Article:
I too picked up a ticket. The fine was 45 Euro. And the form appeared to have a credit card option. However the website does not accept my credit card number. (Could be some dollar/euro thing). I went to the bank and thought about a wire transfer. But I found that the cost for each international wire transfer was $ 50. (That is for 45 Euro o4 45 Million Euro, fifty bucks.) So can you help me find a way to use a credit card from the US?

    Reply
  8. elizabeth Sinnott

    Hi, we were stopped almost 7 months ago at night by two French cops hiding behind a bush with a radar gun, hand held. They told us we were going 127 km/hin a 90 km/h zone, that was simply not possible (we have cruise control). But before he stopped us we were overtaken by a car that was going quite fast. We were sent the fine by mail. We contested this fine by stating that we were simply not going 127 km/h, were clearly overtaken by another car and that it was 10:00 pm and the police could not possibly see who they were pointing the gun at from 900+ meters away (their range). We heard nothing for 7 months from the police. Today we were called to the gendarmerie. Our license was checked and we were told we were breaking the law because we had not had our licenses (German) written over to a French license and were living in France for over one year. Our account of the “speeding” incident was documented again. The gendarme who stopped us that night came past and told us we had no chance of not paying this fine. Then they started looking up all other fines we´ve ever received in the past 6 years in France. They found a speeding ticket that was caused by somebody else using our car but was promptly paid. My question is: 1) We contested this fine over 6 months ago and I thought there was a 3 month limit for the police to reply to our contestation. Is there a time limit? 2) Are they allowed to use former speeding offenses (that were promptly paid) to influence THIS speeding accusation? Thanks, Liz

    Reply
  9. Jill

    Hello
    I just opened an envelope containing a speeding ticket from France. Infraction was on June 6 of this year, six and a half months ago. It was sent to an old work address. I had no idea about the ticket.

    I work in France twice a year for 3 months at a time. Scheduled to go back in spring of 2016.

    The fine is now for 180 euros. I went online on the amendes site so it is known that I’ve received the information.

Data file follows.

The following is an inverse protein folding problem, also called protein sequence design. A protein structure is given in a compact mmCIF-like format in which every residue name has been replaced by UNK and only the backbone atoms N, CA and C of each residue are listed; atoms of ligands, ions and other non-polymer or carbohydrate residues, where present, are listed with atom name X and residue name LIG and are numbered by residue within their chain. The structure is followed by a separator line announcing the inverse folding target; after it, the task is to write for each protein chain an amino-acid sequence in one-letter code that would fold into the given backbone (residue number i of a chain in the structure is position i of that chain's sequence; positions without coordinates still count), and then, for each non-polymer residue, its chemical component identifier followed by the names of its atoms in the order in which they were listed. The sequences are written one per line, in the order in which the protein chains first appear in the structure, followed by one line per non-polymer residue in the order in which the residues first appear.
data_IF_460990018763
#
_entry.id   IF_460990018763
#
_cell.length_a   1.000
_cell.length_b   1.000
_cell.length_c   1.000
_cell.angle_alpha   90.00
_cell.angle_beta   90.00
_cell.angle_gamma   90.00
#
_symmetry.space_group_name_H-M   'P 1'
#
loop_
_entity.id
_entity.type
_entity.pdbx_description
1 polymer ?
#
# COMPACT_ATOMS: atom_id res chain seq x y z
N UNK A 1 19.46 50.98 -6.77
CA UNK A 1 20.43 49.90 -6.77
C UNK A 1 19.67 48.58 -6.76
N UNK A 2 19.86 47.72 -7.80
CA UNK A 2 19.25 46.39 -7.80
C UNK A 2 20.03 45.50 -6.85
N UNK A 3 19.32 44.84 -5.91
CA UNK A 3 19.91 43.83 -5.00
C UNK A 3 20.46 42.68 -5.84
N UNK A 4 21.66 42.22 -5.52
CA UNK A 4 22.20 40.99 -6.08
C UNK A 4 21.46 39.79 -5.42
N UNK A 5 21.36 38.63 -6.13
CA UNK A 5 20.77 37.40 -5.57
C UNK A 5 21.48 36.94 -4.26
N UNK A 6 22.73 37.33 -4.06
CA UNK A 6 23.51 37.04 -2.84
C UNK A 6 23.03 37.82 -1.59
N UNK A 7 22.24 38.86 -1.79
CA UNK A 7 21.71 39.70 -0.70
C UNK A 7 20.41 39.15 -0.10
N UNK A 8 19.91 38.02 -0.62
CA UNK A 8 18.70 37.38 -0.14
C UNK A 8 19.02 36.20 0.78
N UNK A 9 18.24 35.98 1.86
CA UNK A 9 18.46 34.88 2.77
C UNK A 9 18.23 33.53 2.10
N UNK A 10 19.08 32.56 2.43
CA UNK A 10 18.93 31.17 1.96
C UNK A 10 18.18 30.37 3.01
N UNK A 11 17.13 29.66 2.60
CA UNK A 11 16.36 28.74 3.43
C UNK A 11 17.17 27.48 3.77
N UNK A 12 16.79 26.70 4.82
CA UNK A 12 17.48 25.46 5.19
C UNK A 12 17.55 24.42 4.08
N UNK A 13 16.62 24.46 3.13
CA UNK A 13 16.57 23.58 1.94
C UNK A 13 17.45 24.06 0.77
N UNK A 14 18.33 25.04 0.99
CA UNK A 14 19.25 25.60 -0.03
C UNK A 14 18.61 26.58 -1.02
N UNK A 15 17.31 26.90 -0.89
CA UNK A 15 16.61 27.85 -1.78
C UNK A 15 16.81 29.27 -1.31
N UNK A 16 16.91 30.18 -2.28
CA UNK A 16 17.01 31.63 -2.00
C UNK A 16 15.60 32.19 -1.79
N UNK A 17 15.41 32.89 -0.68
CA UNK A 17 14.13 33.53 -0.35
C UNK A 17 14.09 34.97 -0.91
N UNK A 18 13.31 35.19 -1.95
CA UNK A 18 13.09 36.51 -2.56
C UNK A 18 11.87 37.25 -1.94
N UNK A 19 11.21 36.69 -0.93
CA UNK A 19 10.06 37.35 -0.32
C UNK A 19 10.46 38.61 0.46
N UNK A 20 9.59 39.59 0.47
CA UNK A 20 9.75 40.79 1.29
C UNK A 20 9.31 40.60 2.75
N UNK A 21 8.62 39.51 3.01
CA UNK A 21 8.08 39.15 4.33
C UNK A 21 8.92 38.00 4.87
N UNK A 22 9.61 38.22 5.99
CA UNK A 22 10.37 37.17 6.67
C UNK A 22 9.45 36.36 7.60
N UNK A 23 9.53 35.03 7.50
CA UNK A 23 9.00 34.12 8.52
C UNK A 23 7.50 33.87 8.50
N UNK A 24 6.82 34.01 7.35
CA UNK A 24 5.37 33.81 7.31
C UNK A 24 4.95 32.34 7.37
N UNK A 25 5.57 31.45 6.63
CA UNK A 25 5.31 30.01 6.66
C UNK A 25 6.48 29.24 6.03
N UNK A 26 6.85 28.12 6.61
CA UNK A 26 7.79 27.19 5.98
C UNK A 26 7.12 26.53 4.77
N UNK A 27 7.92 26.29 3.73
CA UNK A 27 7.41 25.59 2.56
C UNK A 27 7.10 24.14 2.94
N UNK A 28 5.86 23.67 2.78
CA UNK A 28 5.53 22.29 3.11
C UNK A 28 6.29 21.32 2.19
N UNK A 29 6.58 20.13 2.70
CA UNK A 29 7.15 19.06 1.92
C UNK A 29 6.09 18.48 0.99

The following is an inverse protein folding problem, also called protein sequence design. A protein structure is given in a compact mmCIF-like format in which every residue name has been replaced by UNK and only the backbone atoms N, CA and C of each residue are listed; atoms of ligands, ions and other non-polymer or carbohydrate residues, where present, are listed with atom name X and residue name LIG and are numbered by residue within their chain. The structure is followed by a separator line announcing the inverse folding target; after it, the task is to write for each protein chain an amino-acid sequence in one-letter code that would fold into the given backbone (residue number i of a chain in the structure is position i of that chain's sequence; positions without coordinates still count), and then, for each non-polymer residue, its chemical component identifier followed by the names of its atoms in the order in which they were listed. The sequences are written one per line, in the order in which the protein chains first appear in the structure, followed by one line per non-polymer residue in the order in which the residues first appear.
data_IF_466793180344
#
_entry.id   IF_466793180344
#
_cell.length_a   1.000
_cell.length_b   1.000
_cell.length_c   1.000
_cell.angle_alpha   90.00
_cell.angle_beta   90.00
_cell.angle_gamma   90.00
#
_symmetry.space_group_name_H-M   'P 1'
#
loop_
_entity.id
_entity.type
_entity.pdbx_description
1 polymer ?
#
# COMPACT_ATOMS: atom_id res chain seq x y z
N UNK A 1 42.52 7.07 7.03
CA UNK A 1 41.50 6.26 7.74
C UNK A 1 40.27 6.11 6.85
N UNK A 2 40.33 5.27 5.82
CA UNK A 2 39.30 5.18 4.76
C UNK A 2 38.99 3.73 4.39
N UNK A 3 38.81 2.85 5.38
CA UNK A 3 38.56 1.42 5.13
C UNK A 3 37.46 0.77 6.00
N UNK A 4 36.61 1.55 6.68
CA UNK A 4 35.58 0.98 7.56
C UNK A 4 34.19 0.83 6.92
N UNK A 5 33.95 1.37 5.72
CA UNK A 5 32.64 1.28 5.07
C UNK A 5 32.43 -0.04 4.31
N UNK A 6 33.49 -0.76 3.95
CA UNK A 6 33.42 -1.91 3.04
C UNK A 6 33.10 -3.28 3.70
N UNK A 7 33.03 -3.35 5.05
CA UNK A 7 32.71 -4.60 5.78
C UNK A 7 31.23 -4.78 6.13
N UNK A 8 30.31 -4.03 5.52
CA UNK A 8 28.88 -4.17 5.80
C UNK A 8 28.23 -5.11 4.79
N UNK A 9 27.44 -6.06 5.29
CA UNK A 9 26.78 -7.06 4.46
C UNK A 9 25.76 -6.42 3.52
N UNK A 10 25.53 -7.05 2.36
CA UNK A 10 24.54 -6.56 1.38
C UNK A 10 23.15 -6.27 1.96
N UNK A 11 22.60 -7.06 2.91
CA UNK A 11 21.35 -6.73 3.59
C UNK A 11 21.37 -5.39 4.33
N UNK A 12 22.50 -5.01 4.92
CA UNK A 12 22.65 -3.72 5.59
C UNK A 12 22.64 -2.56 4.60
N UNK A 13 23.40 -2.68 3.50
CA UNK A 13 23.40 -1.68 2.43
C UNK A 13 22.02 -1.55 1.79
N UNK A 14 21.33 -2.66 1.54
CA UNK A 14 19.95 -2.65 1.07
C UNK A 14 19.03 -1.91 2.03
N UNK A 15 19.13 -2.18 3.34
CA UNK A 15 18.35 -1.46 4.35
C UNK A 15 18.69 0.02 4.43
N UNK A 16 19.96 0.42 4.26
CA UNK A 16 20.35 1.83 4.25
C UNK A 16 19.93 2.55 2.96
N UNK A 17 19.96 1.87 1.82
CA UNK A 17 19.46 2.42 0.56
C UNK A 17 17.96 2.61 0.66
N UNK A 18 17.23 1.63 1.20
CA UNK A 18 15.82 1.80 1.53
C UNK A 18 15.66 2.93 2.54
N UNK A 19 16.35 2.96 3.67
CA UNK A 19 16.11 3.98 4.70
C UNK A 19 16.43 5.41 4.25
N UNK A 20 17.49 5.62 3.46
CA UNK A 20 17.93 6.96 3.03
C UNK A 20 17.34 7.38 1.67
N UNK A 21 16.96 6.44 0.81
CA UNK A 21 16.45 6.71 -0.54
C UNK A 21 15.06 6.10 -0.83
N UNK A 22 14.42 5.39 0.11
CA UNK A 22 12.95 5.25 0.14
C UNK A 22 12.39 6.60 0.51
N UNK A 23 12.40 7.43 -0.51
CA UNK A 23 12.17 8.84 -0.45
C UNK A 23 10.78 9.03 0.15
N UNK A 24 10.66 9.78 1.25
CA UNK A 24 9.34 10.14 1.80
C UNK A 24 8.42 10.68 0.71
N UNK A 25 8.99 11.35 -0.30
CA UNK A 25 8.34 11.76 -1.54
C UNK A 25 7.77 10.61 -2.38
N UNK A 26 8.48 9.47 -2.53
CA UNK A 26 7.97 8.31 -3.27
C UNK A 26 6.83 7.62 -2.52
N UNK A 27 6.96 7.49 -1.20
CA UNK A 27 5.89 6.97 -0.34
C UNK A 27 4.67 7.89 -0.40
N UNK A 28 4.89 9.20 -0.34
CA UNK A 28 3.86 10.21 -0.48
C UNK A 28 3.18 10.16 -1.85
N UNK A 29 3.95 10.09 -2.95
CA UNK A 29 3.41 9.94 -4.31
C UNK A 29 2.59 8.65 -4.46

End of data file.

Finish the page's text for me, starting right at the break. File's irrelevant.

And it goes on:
I may also apply for an immigration visa – may marry a French national. 180 euros I can’t afford.

    Can the fine be reduced somehow? I speak French and can call the info line.

    I’m grateful to have found your article.

    What are the consequences of not paying?

    Reply
    • taquet

      Dear Ms. Mitchell,

      Thank you for your message

      I would to answer one issue at a time.

      YOU
      I just opened an envelope containing a speeding ticket from France. Infraction was on June 6 of this year, six and a half months ago. It was sent to an old work address. I had no idea about the ticket.

      I work in France twice a year for 3 months at a time. Scheduled to go back in spring of 2016.

      The fine is now for 180 euros. I went online on the amendes site so it is known that I’ve received the information.
      ME
      You have informed the French administration that you have received the ticket and I assume that you gave them some personal information. So now it is going to be quite difficult to get off the hook. You can come back in 2016 and you will not have any trouble getting in France.

      YOU
      I may also apply for an immigration visa – may marry a French national. 180 euros I can’t afford.
      ME
      If you are going to live in France and work there, this ticket will be paid in due time and by then the amount will be even more. Indeed it is the tax office that collects the tickets so as soon as you are settled in France for example working as an employee or self-employed, you will be on the French administration radar. Then the tax office can block your bank account, get the money from the employer before you receive your salary and so on. My comment is that if you are in France you will pay for sure and it will be much more.
      If you stay in the USA and never live in France, never have a bank account and so on, then I would think that the French administration will wait a long time before passing the request onto the IRS, if they ever do it. Then you must deal with the IRS and its ability to force you to pay in the USA.

      YOU
      Can the fine be reduced somehow? I speak French and can call the info line.
      ME
      Clearly you have found a way to contact them, then you should also have the numbers to call. Now reducing the amount OK but on which ground? Indeed it is only possible if the French administration has done something wrong and you can claim some liability. The fact that they sent the ticket first at the wrong address is not an error on their part, it must have been a good address and you moved and you should have a forwarding address service. So I really do not see what you can claim/state that would force the French administration to decrease the amount. Scheduling a payment over a few months is possible.

      YOU
      I’m grateful to have found your article.
      What are the consequences of not paying?
      ME
      I already explained what were the consequences.